We have all manner of discrimination in the U.S., based on race, color, religious beliefs, sexual orientation. . . and while you might think we have enough to argue about right there, how about a new target?
Okay, so it's not happening here in America, but check this out: in Australia, a prostitute sued a hotel because they refused to let her rent one of their rooms for work purposes. She didn't just sue for access to the room, either, but for the equivalent of $30,000.
You see, prostitution is legal in that part of the world. As the Guardian reports, " discrimination based on lawful sexual activity is outlawed. Prostitutes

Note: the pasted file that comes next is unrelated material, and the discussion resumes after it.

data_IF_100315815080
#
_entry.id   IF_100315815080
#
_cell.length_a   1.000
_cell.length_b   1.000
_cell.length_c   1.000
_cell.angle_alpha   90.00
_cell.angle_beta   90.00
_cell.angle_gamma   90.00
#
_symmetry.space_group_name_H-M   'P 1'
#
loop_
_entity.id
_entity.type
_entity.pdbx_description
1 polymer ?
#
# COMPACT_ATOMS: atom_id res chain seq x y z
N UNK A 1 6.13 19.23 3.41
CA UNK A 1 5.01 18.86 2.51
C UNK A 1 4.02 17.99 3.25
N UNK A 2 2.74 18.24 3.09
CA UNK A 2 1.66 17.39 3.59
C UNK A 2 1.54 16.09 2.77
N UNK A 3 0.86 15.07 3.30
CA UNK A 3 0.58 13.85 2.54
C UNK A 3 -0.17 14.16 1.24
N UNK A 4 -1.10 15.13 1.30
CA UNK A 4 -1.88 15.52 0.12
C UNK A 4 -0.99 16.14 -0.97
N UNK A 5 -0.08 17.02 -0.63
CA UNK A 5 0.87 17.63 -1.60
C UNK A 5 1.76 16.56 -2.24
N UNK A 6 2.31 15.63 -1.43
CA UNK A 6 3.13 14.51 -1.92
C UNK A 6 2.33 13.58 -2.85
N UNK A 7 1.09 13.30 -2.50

have been heading to towns such as Moranbah, where they base themselves
for short periods to cash in on an Australian mining boom fuelled by
Chinese demand for raw materials."
'Raw materials,' is that what we're calling it now?
Smutty jokes aside (don't worry, I'll come back to them) this is a fascinating case. I can see how someone might sue for not being allowed a room when they are doing something lawful, you know, like having sex. But here she's essentially forcing the hotel to rent her office space. And presumably, other guests aren't too happy about her customer base, or perhaps the grunts and groans of business-in-progress.
Be interesting to see if the decision is appealed, after all I assume it being in Australia the original ruling came from a kangaroo court. But what do you think? Should the poor young lady (or old hag, who knows?) be put out of her legal business because hotel owners and guests disapprove? I mean, what next? Hotels banning sex altogether?
Australia. They're upside down.